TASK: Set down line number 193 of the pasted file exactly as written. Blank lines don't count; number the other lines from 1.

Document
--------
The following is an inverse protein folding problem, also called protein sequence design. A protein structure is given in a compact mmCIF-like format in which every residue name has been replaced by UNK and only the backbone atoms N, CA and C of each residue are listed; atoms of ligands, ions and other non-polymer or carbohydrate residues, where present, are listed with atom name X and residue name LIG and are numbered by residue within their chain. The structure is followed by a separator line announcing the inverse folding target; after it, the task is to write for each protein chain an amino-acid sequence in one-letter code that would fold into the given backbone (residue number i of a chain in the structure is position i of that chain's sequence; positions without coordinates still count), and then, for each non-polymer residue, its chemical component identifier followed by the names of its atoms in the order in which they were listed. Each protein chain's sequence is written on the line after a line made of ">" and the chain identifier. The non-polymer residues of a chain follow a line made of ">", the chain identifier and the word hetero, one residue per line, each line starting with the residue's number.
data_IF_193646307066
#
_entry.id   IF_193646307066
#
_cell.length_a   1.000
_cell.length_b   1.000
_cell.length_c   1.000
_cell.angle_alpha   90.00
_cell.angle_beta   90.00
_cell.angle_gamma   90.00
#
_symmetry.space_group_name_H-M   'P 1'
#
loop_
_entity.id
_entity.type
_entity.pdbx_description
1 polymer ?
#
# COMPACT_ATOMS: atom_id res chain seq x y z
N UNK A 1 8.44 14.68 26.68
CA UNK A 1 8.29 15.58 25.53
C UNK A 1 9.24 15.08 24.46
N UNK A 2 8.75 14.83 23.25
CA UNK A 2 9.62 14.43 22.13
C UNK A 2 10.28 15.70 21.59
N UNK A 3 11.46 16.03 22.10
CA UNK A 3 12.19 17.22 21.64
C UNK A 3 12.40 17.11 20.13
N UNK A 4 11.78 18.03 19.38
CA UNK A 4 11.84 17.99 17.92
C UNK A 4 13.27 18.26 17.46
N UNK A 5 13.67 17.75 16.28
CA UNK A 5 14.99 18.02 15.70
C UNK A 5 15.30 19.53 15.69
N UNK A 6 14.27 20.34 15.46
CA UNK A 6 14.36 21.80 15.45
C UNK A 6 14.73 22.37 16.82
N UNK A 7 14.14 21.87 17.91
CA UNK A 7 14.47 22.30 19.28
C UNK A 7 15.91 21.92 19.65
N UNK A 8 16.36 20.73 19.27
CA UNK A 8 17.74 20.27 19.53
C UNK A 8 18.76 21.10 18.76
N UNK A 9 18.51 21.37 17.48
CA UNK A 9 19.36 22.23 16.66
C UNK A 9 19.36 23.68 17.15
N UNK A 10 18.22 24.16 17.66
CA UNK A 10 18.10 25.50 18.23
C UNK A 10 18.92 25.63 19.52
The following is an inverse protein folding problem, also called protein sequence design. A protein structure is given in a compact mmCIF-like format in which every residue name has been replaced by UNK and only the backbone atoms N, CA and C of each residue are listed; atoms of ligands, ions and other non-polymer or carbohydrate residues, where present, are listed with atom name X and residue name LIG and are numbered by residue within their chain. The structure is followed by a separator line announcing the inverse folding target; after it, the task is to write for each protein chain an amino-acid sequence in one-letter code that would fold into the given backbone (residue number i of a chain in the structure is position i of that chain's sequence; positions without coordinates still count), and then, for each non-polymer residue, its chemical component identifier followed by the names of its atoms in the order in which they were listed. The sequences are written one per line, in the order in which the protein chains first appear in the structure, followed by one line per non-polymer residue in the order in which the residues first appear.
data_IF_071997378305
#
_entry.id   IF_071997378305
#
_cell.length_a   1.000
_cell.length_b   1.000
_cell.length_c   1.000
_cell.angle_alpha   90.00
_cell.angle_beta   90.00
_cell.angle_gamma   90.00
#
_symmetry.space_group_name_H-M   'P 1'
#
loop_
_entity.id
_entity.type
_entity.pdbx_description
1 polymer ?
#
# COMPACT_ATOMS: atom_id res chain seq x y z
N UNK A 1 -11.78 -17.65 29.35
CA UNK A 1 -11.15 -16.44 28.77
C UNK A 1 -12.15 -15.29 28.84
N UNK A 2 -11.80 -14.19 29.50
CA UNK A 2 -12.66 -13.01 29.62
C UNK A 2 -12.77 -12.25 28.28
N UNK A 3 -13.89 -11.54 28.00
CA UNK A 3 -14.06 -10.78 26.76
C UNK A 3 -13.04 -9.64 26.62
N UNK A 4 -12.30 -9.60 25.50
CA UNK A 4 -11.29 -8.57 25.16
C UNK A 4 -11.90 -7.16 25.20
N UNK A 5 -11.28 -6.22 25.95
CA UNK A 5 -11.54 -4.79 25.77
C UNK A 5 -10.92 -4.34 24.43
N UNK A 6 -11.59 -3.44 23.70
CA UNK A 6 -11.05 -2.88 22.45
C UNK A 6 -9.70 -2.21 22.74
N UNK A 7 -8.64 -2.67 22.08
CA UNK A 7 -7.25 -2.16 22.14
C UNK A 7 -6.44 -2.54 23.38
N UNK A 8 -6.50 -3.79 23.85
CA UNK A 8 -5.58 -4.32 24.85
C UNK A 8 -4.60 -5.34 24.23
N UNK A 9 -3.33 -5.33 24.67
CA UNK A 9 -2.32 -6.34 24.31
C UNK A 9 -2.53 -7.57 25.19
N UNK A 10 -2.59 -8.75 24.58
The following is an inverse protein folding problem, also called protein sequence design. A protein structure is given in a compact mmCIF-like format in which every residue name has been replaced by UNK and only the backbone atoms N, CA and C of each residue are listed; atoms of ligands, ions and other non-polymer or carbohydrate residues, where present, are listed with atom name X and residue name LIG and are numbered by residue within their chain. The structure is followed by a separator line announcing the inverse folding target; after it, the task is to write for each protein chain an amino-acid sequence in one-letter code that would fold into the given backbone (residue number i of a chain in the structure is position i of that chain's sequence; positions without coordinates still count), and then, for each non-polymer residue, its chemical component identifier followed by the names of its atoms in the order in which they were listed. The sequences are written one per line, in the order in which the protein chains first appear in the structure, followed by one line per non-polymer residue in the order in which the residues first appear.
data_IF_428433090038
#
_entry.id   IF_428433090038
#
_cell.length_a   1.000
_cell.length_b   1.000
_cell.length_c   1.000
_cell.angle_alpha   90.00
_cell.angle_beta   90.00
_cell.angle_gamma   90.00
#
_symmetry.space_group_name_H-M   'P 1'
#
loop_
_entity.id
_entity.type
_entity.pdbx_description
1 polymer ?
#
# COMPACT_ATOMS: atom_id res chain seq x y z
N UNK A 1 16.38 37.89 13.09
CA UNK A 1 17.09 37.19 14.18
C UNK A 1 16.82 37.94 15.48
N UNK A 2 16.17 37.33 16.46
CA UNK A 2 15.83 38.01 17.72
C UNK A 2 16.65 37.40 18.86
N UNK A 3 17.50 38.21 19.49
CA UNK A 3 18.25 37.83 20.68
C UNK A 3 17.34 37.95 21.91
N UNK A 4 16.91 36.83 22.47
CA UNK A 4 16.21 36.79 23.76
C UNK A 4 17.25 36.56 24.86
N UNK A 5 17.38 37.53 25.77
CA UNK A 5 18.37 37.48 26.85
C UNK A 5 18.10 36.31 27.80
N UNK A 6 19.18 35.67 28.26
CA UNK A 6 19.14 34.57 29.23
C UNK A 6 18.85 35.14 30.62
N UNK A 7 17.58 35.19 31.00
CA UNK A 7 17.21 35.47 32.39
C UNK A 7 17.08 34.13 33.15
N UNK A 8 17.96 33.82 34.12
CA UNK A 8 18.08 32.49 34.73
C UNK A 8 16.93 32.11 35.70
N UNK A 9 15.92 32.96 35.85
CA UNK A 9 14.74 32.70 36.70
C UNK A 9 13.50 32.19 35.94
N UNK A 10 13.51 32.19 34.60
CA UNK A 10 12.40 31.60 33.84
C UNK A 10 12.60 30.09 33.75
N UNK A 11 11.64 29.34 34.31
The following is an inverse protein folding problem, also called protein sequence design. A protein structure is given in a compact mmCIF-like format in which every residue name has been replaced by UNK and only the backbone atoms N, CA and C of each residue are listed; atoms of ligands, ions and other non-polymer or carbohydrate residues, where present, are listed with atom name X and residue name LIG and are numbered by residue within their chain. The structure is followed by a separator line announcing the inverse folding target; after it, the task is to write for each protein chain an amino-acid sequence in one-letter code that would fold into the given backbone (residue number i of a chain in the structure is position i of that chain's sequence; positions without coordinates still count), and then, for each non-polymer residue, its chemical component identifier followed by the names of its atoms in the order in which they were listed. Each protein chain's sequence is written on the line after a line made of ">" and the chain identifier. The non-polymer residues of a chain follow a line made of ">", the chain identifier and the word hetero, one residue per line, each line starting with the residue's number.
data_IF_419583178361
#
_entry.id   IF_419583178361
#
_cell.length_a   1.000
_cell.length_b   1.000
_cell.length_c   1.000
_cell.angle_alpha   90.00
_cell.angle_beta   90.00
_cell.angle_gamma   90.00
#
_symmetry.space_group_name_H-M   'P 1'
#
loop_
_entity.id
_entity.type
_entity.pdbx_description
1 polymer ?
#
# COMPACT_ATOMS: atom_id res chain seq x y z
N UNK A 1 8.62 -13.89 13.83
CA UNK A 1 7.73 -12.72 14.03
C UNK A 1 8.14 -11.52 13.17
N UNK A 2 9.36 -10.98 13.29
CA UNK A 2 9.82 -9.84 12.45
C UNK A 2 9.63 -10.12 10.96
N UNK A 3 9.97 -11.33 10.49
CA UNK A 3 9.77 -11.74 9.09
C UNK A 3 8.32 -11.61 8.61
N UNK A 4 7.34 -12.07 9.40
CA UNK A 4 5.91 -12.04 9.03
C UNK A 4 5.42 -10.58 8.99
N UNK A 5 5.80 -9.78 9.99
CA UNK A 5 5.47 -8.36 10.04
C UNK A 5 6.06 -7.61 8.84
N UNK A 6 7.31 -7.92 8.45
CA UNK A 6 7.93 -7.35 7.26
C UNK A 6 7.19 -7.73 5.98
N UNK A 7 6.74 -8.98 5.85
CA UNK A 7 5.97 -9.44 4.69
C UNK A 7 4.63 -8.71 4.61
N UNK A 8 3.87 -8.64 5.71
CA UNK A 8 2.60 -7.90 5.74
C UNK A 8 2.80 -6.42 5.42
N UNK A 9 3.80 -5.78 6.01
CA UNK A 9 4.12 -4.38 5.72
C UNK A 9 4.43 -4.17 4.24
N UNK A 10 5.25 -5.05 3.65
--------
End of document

CA UNK A 7 5.97 -9.44 4.69